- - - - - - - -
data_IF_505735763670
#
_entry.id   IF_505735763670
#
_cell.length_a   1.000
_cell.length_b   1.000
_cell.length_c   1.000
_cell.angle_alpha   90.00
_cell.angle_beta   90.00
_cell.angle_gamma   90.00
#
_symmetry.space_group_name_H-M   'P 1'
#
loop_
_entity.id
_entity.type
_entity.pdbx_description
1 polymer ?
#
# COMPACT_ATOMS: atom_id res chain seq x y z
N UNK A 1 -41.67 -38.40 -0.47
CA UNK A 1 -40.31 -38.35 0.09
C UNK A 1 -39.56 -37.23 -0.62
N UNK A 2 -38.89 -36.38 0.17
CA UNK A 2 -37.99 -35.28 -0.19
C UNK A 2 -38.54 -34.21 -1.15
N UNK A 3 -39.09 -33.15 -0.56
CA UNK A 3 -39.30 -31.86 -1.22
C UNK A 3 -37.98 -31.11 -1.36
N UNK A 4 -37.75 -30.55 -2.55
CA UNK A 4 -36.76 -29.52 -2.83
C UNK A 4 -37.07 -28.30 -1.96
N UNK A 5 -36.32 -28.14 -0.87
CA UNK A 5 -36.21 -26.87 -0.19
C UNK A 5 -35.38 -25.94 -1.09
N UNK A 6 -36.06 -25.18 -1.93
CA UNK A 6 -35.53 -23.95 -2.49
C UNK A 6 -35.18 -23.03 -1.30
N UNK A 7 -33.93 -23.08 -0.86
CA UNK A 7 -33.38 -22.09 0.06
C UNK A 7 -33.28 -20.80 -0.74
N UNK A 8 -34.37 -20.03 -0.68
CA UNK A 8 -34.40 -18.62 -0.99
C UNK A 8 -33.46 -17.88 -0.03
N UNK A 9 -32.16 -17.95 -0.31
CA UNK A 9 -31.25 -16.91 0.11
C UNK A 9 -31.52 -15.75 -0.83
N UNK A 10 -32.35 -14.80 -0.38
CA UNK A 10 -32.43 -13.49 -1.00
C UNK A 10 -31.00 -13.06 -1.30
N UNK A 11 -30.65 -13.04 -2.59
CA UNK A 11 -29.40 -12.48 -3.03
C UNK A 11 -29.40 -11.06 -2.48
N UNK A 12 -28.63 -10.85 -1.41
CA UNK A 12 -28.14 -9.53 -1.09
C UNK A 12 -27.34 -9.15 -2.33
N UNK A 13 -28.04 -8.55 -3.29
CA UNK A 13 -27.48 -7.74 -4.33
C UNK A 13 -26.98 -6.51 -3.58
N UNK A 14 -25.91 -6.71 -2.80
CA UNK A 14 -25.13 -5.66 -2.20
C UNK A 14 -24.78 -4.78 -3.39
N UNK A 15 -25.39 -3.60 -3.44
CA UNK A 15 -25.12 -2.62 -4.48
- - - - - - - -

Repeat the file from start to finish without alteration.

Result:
data_IF_505735763670
#
_entry.id   IF_505735763670
#
_cell.length_a   1.000
_cell.length_b   1.000
_cell.length_c   1.000
_cell.angle_alpha   90.00
_cell.angle_beta   90.00
_cell.angle_gamma   90.00
#
_symmetry.space_group_name_H-M   'P 1'
#
loop_
_entity.id
_entity.type
_entity.pdbx_description
1 polymer ?
#
# COMPACT_ATOMS: atom_id res chain seq x y z
N UNK A 1 -41.67 -38.40 -0.47
CA UNK A 1 -40.31 -38.35 0.09
C UNK A 1 -39.56 -37.23 -0.62
N UNK A 2 -38.89 -36.38 0.17
CA UNK A 2 -37.99 -35.28 -0.19
C UNK A 2 -38.54 -34.21 -1.15
N UNK A 3 -39.09 -33.15 -0.56
CA UNK A 3 -39.30 -31.86 -1.22
C UNK A 3 -37.98 -31.11 -1.36
N UNK A 4 -37.75 -30.55 -2.55
CA UNK A 4 -36.76 -29.52 -2.83
C UNK A 4 -37.07 -28.30 -1.96
N UNK A 5 -36.32 -28.14 -0.87
CA UNK A 5 -36.21 -26.87 -0.19
C UNK A 5 -35.38 -25.94 -1.09
N UNK A 6 -36.06 -25.18 -1.93
CA UNK A 6 -35.53 -23.95 -2.49
C UNK A 6 -35.18 -23.03 -1.30
N UNK A 7 -33.93 -23.08 -0.86
CA UNK A 7 -33.38 -22.09 0.06
C UNK A 7 -33.28 -20.80 -0.74
N UNK A 8 -34.37 -20.03 -0.68
CA UNK A 8 -34.40 -18.62 -0.99
C UNK A 8 -33.46 -17.88 -0.03
N UNK A 9 -32.16 -17.95 -0.31
CA UNK A 9 -31.25 -16.91 0.11
C UNK A 9 -31.52 -15.75 -0.83
N UNK A 10 -32.35 -14.80 -0.38
CA UNK A 10 -32.43 -13.49 -1.00
C UNK A 10 -31.00 -13.06 -1.30
N UNK A 11 -30.65 -13.04 -2.59
CA UNK A 11 -29.40 -12.48 -3.03
C UNK A 11 -29.40 -11.06 -2.48
N UNK A 12 -28.63 -10.85 -1.41
CA UNK A 12 -28.14 -9.53 -1.09
C UNK A 12 -27.34 -9.15 -2.33
N UNK A 13 -28.04 -8.55 -3.29
CA UNK A 13 -27.48 -7.74 -4.33
C UNK A 13 -26.98 -6.51 -3.58
N UNK A 14 -25.91 -6.71 -2.80
CA UNK A 14 -25.13 -5.66 -2.20
C UNK A 14 -24.78 -4.78 -3.39
N UNK A 15 -25.39 -3.60 -3.44
CA UNK A 15 -25.12 -2.62 -4.48